Share & Reuse in Demanding Times

By Kim Rumph, President, CHEP North America

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An Old Fashioned Zeitgeist

I’m not sure if it’s comforting or disturbing when, from an analysis of history, we witness today’s supposedly zeitgeist concepts alive and well from many moons ago.  That’s what we at CHEP discovered when we began to study the principles of Shared & Circular Economics.

For example; over 2,000 years ago terracotta vessels were used to transport olive oil and wine by the Egyptians, Greeks & Romans; over a hundred years ago, glass milk bottles were used in England to deliver fresh milk from the farm to customers’ doors everyday.

These vessels were the earliest examples of a circular & shared economy that we could find.   And today, most urban cites have a versions for the CitiBike phenomena we’ve witness in the United States.

Of course that does not dilute the power of their principles at all.   All are fine human examples of human sharing.

The Intersection of Shared & Circular Economics

CHEP is in the business of sharing platforms for our customers along their supply chain.  Whether that’s a platform (pallet, reusable plastic container, container) or a transport lane (one truck journey from A-to-B) or knowledge that we utilize across all our customers; we have a business need to share and eliminate unwanted or wasted resources.

Given this, our business model is a demonstration of the efficiency and effectiveness of sharing.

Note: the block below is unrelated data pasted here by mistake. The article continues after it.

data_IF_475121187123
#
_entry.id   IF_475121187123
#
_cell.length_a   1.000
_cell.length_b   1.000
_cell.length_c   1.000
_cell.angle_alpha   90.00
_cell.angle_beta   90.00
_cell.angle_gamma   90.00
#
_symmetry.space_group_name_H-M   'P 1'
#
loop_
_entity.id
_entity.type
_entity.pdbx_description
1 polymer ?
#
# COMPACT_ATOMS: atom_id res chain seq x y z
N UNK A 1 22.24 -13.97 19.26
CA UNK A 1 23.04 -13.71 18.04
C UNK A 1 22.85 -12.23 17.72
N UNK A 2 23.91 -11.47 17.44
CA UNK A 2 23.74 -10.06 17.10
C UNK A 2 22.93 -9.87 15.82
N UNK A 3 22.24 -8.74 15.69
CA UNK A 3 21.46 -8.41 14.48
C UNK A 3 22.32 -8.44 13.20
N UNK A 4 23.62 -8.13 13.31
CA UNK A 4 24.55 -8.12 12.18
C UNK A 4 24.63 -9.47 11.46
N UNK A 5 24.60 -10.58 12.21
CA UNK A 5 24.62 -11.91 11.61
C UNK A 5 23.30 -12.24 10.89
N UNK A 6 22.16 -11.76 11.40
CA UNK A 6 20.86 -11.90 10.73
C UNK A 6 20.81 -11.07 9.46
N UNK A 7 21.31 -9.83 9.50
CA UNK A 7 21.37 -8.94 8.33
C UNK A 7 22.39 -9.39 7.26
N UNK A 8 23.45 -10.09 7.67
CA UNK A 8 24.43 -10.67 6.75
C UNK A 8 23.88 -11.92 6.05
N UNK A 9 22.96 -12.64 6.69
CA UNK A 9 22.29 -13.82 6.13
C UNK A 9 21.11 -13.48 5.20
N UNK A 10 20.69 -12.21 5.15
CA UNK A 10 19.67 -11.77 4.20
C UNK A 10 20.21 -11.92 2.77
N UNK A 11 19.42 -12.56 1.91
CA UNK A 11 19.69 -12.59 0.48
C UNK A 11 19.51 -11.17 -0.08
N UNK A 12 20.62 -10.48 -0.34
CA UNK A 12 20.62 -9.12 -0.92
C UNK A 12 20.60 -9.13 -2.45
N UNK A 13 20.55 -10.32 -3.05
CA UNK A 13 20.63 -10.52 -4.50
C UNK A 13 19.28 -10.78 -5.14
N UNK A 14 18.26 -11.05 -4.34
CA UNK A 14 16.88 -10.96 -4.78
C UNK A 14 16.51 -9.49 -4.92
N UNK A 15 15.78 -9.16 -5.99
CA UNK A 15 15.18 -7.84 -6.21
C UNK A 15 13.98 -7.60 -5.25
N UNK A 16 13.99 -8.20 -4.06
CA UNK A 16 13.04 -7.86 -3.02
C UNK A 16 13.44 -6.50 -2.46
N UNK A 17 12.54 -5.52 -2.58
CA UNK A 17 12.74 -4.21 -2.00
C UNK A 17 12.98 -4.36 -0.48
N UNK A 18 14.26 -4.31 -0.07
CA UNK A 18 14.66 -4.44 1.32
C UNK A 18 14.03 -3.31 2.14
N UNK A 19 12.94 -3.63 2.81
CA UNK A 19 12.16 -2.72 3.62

The Extreme Conditions we all Face NOW

Our planet is under incredible stress to feed & water our burgeoning population.  For example, we waste far more food than is required to feed all the hungry people in the world.  What a tragedy of modern (re)distribution.

Governments are turning to the intellectual and organizational capital of organizations to lead practical solutions to this problem.   And organizations turn to their supply chain experts for 75% of their efficiency gains.

Everyday, we at CHEP are eliminating a handling touch here, a transport lane there, packing more efficiently everywhere and sharing everything.   If we give you one example, all the transport efficiencies we bought to our customers last year eliminated 26 million miles of truck trips – that’s the equivalent of 100 trucks traveling 100 times around the world.

And it’s just one rather long example of what’s possible when we share.

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